In December of last year, the Nikkei Business Daily reported that Sharp had finally sold off Recurrent Energy, an active solar project developer, to Canadian Solar for approximately $247 million. A spokesperson for Recurrent Energy informed Greentech Media at the time that Canadian Solar had not bought the firm and that other bidders were still in the race. 

Today, it's finally official. Canadian Solar has acquired Recurrent Energy from Sharp Corporation for $265 million. (We heard this from Recurrent, not the Nikkei Business Daily.)

According to a release, the acquisition adds 4 gigawatts to Canadian's existing 4.5-gigawatt project pipeline and "represents an estimated revenue opportunity of at least $2.3 billion for Canadian Solar under a build-and-sell business model."

Greentech Media spoke with Recurrent's COO David Brochu on Monday night. He stressed that Recurrent will be operated as an independent subsidiary, and while its procurement will continue to be competitive, as with any other developer -- Canadian certainly has an "opportunity" and "a platform." Recurrent remained independent from Sharp's solar business, building its pipeline with the use of external modules -- and was highly successful in doing so.

Brochu added that Recurrent has 1 gigawatt in late-stage projects scheduled to be completed by the end of 2016 that are eligible for the U.S. federal Investment Tax Credit. 

This type of acquisition seems like part of the ongoing trend among upstream solar manufacturers to move downstream and capture some of the value in installation and project development. This charge was led by First Solar and SunPower, and later by MEMC's acquisitions of SunEdison and Axio Power, as well as by Hanwha's downstream plays.

But Recurrent's people emphasized the "arm's length" cushion between the developer and module-maker, as opposed to it being a vertically integrated shop. 

"The acquisition of Recurrent is an important milestone for us, as it significantly expands and strengthens our position in the North American market, and places Canadian Solar firmly among the leading global solar energy companies," said Shawn Qu, CEO. Qu added, "At the same time, this transaction broadens our strategic options to extend our business model from development and construction into potential ownership and operation of solar power plants as we work to create additional value for our shareholders."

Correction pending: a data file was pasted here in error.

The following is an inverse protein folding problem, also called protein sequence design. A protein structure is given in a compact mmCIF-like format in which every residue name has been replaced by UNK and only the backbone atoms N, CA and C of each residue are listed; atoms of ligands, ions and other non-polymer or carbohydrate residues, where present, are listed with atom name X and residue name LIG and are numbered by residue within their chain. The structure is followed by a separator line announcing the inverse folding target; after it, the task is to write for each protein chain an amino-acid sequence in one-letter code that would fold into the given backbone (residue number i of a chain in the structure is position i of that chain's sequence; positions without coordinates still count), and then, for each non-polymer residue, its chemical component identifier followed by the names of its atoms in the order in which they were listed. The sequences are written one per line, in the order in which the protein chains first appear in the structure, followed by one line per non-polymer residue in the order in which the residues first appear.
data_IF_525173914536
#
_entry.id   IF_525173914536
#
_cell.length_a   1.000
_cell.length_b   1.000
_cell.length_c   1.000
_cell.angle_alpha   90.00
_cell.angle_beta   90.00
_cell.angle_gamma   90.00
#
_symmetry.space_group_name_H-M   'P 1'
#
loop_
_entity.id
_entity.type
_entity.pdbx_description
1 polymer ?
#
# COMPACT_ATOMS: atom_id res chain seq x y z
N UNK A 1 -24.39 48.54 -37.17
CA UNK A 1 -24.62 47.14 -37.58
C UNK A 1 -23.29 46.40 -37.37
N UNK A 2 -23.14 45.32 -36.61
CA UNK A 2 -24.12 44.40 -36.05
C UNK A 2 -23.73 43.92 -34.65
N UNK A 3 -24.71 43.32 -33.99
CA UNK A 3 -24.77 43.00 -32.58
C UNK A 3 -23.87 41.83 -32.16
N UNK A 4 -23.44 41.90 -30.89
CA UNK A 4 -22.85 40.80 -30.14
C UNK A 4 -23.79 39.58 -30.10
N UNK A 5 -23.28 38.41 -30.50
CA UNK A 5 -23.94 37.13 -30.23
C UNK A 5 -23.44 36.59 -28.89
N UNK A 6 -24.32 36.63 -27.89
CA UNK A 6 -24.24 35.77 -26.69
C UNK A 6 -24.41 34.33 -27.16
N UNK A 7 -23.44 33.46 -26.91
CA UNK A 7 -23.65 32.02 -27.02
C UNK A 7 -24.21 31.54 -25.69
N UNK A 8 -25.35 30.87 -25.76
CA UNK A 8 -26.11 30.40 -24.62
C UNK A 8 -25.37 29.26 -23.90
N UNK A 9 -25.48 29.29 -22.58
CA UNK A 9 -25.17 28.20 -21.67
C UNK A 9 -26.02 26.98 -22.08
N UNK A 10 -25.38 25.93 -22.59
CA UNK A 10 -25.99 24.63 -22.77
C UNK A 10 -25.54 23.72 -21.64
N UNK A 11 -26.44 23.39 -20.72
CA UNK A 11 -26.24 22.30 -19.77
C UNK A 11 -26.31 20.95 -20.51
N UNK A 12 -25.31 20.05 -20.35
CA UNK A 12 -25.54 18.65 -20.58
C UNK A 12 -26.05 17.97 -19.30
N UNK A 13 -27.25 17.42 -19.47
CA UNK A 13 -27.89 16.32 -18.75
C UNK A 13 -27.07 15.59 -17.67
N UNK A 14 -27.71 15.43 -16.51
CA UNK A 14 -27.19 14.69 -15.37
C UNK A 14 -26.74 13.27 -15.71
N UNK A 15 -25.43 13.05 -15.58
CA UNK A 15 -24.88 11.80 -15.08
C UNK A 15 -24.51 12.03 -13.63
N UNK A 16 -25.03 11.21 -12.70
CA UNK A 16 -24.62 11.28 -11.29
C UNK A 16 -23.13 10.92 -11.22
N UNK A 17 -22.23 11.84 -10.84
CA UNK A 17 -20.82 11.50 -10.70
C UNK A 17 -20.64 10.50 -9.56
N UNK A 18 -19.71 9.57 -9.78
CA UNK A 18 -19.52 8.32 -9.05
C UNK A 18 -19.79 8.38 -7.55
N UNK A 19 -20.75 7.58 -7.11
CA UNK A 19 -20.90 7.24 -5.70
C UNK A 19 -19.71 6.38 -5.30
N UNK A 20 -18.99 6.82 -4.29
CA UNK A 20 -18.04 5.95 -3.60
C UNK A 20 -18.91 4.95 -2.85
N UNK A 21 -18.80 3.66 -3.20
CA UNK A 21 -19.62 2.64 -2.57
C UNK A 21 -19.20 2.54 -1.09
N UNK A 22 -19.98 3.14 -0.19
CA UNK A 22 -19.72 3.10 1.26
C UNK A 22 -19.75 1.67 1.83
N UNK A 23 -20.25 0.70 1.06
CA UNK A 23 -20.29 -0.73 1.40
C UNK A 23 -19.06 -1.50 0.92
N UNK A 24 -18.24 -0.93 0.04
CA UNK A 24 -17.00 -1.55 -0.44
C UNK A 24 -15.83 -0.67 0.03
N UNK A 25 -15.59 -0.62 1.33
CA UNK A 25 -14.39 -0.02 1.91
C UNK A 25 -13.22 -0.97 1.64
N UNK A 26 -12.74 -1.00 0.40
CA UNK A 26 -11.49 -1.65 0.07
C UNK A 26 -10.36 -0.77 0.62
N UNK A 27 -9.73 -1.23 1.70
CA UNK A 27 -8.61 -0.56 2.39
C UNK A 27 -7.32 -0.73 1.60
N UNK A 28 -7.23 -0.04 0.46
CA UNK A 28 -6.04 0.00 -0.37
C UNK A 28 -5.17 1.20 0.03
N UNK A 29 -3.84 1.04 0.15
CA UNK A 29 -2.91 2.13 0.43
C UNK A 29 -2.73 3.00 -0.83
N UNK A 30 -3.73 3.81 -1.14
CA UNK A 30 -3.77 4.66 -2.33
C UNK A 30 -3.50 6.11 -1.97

Sharp paid $305 million for a 100 percent stake in Recurrent Energy in 2010. It was purchased from venture capital investors including Mohr Davidow Ventures and Hudson Clean Energy Partners.

Sharp has been a solar-cell producer for 50 years and was once the world's largest producer of cells and panels -- prior to China's domination of the market. But Sharp has been ambivalent about its solar business, and rumors of Recurrent's sale have been rampant. Sharp recently closed down its solar manufacturing and also retreated from a solar JV with Italian energy company Enel.

Recurrent has developed and sold more than 680 megawatts of solar PV projects and secured more than $4 billion of project debt and equity financing since its founding in 2006.  

Solar project developers with strong project pipelines are now a hot property with the end of the federal Investment Tax Credit looming and YieldCos needing new projects.